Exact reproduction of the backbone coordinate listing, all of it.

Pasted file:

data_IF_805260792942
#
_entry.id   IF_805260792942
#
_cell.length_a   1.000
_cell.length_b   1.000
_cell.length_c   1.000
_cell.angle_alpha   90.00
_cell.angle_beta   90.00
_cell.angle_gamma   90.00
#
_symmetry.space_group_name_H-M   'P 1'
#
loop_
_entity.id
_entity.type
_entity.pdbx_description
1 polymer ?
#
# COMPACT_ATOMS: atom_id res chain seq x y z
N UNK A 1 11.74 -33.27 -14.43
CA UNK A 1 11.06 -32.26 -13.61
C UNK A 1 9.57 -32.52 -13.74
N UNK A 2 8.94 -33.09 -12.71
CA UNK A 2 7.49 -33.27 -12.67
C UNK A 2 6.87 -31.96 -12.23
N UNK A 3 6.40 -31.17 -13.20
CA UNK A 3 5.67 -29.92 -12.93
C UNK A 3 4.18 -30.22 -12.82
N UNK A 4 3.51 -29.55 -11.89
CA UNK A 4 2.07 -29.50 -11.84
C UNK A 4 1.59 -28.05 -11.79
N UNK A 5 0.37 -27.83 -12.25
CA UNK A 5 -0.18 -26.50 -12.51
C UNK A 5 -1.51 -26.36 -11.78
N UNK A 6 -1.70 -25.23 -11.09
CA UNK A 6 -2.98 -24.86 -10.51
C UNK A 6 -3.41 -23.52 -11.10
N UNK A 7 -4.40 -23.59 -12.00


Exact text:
data_IF_805260792942
#
_entry.id   IF_805260792942
#
_cell.length_a   1.000
_cell.length_b   1.000
_cell.length_c   1.000
_cell.angle_alpha   90.00
_cell.angle_beta   90.00
_cell.angle_gamma   90.00
#
_symmetry.space_group_name_H-M   'P 1'
#
loop_
_entity.id
_entity.type
_entity.pdbx_description
1 polymer ?
#
# COMPACT_ATOMS: atom_id res chain seq x y z
N UNK A 1 11.74 -33.27 -14.43
CA UNK A 1 11.06 -32.26 -13.61
C UNK A 1 9.57 -32.52 -13.74
N UNK A 2 8.94 -33.09 -12.71
CA UNK A 2 7.49 -33.27 -12.67
C UNK A 2 6.87 -31.96 -12.23
N UNK A 3 6.40 -31.17 -13.20
CA UNK A 3 5.67 -29.92 -12.93
C UNK A 3 4.18 -30.22 -12.82
N UNK A 4 3.51 -29.55 -11.89
CA UNK A 4 2.07 -29.50 -11.84
C UNK A 4 1.59 -28.05 -11.79
N UNK A 5 0.37 -27.83 -12.25
CA UNK A 5 -0.18 -26.50 -12.51
C UNK A 5 -1.51 -26.36 -11.78
N UNK A 6 -1.70 -25.23 -11.09
CA UNK A 6 -2.98 -24.86 -10.51
C UNK A 6 -3.41 -23.52 -11.10
N UNK A 7 -4.40 -23.59 -12.00